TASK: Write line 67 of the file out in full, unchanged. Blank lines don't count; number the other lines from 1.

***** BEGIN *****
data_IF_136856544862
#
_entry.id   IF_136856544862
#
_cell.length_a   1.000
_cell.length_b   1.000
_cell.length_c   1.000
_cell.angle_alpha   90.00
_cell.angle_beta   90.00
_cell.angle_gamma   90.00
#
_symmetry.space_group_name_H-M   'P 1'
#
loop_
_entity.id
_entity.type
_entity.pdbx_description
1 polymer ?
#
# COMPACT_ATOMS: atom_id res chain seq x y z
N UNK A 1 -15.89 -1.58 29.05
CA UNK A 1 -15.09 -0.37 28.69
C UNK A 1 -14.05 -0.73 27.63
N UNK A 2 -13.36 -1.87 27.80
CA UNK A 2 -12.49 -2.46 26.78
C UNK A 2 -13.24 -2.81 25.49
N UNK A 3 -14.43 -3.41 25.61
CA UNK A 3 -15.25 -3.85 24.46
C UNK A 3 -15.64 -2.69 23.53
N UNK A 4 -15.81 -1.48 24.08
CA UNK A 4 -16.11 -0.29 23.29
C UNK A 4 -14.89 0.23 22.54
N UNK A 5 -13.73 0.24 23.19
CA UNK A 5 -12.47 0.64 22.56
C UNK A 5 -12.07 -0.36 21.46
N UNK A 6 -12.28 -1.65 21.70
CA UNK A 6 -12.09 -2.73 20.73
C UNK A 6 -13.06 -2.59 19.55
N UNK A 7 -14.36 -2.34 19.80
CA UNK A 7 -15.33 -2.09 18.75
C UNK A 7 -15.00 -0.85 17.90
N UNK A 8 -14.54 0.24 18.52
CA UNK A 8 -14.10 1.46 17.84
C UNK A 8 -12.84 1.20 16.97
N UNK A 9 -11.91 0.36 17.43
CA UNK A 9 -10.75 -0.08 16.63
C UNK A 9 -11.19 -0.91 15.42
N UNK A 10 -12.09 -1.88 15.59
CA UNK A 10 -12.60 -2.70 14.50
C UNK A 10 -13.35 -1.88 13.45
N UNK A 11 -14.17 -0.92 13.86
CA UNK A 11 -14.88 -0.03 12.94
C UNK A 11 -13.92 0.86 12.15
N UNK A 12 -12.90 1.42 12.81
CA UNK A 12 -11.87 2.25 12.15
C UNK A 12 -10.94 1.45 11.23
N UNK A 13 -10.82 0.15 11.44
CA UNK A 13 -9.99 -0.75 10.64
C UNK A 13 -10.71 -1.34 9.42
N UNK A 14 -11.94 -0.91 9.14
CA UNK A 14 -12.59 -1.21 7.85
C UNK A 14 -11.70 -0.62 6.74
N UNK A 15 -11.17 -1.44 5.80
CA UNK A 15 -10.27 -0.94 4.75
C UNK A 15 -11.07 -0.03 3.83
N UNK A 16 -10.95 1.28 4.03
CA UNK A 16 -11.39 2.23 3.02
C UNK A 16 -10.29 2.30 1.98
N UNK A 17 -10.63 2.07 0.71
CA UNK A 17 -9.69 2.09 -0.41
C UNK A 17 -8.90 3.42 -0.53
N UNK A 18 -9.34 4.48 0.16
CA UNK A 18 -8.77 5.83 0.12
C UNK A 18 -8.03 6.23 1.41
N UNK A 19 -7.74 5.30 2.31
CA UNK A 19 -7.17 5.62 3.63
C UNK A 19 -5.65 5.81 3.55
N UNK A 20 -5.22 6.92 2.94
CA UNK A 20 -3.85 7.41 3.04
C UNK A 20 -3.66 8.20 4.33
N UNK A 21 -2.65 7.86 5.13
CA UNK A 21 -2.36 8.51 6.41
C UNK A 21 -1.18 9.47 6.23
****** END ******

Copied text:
CA UNK A 16 -11.39 2.23 3.02